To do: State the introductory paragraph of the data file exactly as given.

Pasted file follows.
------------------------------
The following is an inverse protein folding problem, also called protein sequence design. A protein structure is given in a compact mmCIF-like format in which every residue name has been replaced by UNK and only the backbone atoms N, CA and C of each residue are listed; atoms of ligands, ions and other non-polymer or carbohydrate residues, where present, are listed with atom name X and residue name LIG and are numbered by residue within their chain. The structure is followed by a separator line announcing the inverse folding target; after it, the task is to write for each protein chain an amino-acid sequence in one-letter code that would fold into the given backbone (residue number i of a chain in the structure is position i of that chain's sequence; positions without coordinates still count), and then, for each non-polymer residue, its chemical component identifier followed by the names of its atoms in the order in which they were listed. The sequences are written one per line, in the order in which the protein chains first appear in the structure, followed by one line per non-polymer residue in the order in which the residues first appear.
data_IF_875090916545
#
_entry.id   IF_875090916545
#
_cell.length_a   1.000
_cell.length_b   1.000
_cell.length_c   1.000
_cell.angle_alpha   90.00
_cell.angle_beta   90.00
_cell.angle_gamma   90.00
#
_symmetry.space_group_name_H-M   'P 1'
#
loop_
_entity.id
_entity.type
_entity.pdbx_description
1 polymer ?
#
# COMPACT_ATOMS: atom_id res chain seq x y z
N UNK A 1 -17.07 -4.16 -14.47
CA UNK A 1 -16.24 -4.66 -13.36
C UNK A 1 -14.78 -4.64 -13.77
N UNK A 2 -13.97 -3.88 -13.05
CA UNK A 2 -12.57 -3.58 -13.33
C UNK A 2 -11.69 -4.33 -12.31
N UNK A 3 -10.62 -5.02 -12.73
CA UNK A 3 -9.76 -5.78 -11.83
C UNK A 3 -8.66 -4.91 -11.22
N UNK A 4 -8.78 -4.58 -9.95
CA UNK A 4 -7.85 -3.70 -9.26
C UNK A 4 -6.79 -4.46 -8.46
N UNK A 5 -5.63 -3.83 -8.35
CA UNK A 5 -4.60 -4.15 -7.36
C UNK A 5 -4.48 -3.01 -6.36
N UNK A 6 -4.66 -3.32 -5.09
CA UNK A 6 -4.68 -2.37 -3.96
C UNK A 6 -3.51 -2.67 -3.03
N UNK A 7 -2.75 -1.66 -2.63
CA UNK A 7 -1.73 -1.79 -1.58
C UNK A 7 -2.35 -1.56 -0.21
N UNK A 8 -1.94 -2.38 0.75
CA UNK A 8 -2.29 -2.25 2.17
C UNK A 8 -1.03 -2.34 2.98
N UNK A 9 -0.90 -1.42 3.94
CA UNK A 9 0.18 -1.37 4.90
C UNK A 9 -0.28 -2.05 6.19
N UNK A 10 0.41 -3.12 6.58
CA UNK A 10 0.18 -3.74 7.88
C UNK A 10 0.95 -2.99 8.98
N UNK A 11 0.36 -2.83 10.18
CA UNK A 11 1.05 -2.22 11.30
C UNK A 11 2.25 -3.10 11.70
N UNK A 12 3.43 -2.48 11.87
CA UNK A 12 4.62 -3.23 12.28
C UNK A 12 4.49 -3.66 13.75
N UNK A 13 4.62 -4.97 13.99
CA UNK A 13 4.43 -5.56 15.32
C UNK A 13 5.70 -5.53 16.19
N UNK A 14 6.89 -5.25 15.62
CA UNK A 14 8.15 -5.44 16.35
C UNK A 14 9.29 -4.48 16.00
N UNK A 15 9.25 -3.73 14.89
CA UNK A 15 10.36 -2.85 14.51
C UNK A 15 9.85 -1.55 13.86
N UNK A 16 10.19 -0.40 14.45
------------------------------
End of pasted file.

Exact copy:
The following is an inverse protein folding problem, also called protein sequence design. A protein structure is given in a compact mmCIF-like format in which every residue name has been replaced by UNK and only the backbone atoms N, CA and C of each residue are listed; atoms of ligands, ions and other non-polymer or carbohydrate residues, where present, are listed with atom name X and residue name LIG and are numbered by residue within their chain. The structure is followed by a separator line announcing the inverse folding target; after it, the task is to write for each protein chain an amino-acid sequence in one-letter code that would fold into the given backbone (residue number i of a chain in the structure is position i of that chain's sequence; positions without coordinates still count), and then, for each non-polymer residue, its chemical component identifier followed by the names of its atoms in the order in which they were listed. The sequences are written one per line, in the order in which the protein chains first appear in the structure, followed by one line per non-polymer residue in the order in which the residues first appear.